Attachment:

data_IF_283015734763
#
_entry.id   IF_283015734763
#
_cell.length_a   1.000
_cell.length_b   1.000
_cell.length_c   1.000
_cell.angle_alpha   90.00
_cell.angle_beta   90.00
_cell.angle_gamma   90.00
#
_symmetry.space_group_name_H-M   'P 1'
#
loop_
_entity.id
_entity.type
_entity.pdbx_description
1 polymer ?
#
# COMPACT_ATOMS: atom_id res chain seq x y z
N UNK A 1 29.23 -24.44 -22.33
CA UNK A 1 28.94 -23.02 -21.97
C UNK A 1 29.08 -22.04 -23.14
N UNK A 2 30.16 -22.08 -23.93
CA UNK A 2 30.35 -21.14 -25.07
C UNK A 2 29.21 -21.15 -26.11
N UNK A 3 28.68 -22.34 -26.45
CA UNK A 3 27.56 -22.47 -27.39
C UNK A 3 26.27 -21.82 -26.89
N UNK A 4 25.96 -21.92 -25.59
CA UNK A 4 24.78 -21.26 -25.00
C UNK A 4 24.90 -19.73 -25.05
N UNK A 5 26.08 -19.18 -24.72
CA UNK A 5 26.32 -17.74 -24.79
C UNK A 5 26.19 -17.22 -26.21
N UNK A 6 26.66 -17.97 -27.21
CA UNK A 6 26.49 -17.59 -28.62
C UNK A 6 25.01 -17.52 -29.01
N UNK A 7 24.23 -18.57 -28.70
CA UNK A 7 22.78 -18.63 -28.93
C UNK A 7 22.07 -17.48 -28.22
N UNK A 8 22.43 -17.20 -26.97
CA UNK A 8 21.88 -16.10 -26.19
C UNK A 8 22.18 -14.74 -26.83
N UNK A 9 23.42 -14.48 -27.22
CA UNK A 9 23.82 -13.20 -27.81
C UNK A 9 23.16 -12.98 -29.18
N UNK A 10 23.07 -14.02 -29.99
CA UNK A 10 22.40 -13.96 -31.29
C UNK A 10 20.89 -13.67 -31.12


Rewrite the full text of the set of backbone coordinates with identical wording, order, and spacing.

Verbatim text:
data_IF_283015734763
#
_entry.id   IF_283015734763
#
_cell.length_a   1.000
_cell.length_b   1.000
_cell.length_c   1.000
_cell.angle_alpha   90.00
_cell.angle_beta   90.00
_cell.angle_gamma   90.00
#
_symmetry.space_group_name_H-M   'P 1'
#
loop_
_entity.id
_entity.type
_entity.pdbx_description
1 polymer ?
#
# COMPACT_ATOMS: atom_id res chain seq x y z
N UNK A 1 29.23 -24.44 -22.33
CA UNK A 1 28.94 -23.02 -21.97
C UNK A 1 29.08 -22.04 -23.14
N UNK A 2 30.16 -22.08 -23.93
CA UNK A 2 30.35 -21.14 -25.07
C UNK A 2 29.21 -21.15 -26.11
N UNK A 3 28.68 -22.34 -26.45
CA UNK A 3 27.56 -22.47 -27.39
C UNK A 3 26.27 -21.82 -26.89
N UNK A 4 25.96 -21.92 -25.59
CA UNK A 4 24.78 -21.26 -25.00
C UNK A 4 24.90 -19.73 -25.05
N UNK A 5 26.08 -19.18 -24.72
CA UNK A 5 26.32 -17.74 -24.79
C UNK A 5 26.19 -17.22 -26.21
N UNK A 6 26.66 -17.97 -27.21
CA UNK A 6 26.49 -17.59 -28.62
C UNK A 6 25.01 -17.52 -29.01
N UNK A 7 24.23 -18.57 -28.70
CA UNK A 7 22.78 -18.63 -28.93
C UNK A 7 22.07 -17.48 -28.22
N UNK A 8 22.43 -17.20 -26.97
CA UNK A 8 21.88 -16.10 -26.19
C UNK A 8 22.18 -14.74 -26.83
N UNK A 9 23.42 -14.48 -27.22
CA UNK A 9 23.82 -13.20 -27.81
C UNK A 9 23.16 -12.98 -29.18
N UNK A 10 23.07 -14.02 -29.99
CA UNK A 10 22.40 -13.96 -31.29
C UNK A 10 20.89 -13.67 -31.12